Become responsible stewards

Having had the pleasure of a wonderful evening spent at Mr. Joel Walton’s Plantation House recently at an annual event put on by the Slow Food movement, enjoying fabulous company and spectacular food sourced from Joel’s garden and prepared by the Brasserie, I was most impressed by my surroundings and Joel’s generosity in opening his home but also in sharing his knowledge from his many successes, and perhaps a few failures, in making a fruitful and productive garden on rocky ground that would at first seem to be inhospitable to most plants (for your own garden tour it is worth noting that the Plantation House is open to the public every Sunday from 2pm–5pm).

One of the things that really got me thinking was Joel’s description of himself as being simply a steward of this land as his father was before him and as his children will be in the future.

This is precisely how we should be looking at our surroundings, whether we live in a house with a few acres of land or in a condo complex with just a patio with perhaps room for a few pots of fresh herbs.

It has become obvious that our government is not about to do anything about the mounting problem of recycling or lack thereof.

This is not to say they don’t wish to take on this battle, but, to be fair, they have an enormous amount of other and perhaps more pressing issues and this is just one of the many they are facing.

I’d rather leave the government to deal with the more pressing issues that can’t be solved by the private sector, like fighting crime, and suggest that for issues such as this one, the private sector should lead the way.

It won’t be the first time the private sector has instigated a positive change – the fact that the supermarkets are now charging for plastic bags is another small step in the right direction that was initiated by the private sector.

Although not addressing the issue of plastic and glass, which I agree does need to be addressed at some point in the not too distant future, my suggestion for the start of a solution is simply to suggest that those people in apartment and condominium complexes ask their executive committee’s and/or their strata management companies to think about placing a compost bin on the property along with some basic composting instructions.

Those complexes that have gardens maintained by a local company can involve the gardening company who can use the compost for the plants on the property.

Those in private homes can also easily do this as well and I’m sure most if not all of the gardening and landscaping companies on Island would be happy to provide advice on how best to do this.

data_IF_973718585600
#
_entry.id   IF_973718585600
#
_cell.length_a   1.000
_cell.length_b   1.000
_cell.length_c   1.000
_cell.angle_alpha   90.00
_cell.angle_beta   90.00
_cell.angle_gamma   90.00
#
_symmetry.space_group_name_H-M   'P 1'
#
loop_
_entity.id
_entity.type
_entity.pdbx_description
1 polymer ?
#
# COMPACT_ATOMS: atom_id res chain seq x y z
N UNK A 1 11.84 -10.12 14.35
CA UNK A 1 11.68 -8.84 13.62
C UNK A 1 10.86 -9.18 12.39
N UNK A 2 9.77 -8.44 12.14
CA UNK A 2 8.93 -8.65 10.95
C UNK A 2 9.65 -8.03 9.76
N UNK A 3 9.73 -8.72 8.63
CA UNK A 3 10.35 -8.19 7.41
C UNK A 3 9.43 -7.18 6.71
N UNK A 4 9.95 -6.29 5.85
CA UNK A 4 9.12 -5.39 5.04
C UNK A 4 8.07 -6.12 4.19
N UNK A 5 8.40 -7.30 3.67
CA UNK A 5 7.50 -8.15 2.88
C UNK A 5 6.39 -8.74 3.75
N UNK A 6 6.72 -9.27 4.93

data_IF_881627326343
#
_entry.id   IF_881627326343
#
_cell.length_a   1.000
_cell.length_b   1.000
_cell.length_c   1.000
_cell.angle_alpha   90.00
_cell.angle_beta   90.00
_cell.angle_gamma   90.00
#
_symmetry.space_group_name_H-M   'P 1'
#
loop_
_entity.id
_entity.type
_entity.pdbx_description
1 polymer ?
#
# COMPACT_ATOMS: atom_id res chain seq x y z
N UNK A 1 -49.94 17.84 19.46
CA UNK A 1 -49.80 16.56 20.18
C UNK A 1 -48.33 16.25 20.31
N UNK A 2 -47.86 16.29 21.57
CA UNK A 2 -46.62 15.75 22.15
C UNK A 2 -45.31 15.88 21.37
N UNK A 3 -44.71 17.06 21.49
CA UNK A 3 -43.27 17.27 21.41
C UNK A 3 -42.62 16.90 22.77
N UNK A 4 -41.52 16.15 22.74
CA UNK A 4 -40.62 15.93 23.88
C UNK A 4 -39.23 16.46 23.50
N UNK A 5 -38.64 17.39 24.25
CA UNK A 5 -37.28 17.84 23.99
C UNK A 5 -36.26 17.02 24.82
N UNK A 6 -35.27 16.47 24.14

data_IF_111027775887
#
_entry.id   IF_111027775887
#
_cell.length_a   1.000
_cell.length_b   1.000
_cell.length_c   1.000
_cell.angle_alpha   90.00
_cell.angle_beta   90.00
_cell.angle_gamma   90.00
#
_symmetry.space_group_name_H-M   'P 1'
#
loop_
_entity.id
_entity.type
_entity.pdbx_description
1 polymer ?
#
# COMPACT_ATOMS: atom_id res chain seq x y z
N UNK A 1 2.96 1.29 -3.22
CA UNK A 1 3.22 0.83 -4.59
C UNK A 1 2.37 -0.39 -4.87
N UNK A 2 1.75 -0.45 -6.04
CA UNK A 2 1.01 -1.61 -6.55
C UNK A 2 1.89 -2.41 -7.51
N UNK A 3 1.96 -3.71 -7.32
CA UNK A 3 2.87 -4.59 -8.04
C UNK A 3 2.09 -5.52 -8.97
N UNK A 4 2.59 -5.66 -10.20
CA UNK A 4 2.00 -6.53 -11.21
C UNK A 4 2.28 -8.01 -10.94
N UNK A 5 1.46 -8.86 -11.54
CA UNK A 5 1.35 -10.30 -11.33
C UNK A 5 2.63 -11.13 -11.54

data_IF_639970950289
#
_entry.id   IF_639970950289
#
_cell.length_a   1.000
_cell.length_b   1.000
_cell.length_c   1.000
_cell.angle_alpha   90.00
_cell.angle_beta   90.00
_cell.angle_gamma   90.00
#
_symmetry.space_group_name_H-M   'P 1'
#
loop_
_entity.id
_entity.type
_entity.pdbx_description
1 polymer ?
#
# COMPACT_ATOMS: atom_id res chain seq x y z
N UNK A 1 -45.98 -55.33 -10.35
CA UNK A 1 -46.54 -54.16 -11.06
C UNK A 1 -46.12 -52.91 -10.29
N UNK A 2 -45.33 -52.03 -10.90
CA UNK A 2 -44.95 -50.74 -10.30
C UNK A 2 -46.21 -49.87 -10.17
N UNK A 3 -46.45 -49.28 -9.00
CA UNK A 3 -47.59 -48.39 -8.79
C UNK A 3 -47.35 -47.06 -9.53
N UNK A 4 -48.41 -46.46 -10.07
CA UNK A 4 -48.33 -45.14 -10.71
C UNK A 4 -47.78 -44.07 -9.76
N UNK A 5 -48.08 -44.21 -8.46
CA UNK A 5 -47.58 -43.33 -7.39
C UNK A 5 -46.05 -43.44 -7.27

This may not be the solution to all our issues but it would be a step in the right direction for becoming more responsible stewards of our surroundings – next up – plastic and glass!

Top 10 Composting Tips to get you started:

Gather all grass clippings and green yard waste but be sure to mix with the “brown” materials like leaves and shredded paper to add carbon. You will need both, but if you only add grass clippings your pile will compact and start to stink.

Do not compost meats or pet droppings. Stick with food scraps and yard waste only.

Avoid all pesticides and/or herbicide treated material.

If you add weeds to your pile make sure your pile is good and hot. It should be steaming hot, not just warm otherwise it may not kill the seeds.

Turn your pile as often as you can. Each time you turn it will speed up the process.

Keep your compost damp but not wet. As you add material to your pile make sure that each layer is moist as it is added. During the dry months your pile will dry out and the composting process will slow down.

Got too much material to compost? Make a second or third pile. Stop adding material to a pile that is underway and start a new pile. This will insure you get a chance to use the compost this season.

Add compost to your garden a few weeks before you plant. Let the compost have a chance to work into the soil. Try to mix it in and let it sit before you plant.

Worms and most bugs are OK. No need to go crazy trying to keep bugs out of your compost.

Since the compost process works best at temperature between 120 and 150 degrees composting in the warmer months is easier to do, if this is your first attempt at composting best to try in the summer.

Tara Hopwood

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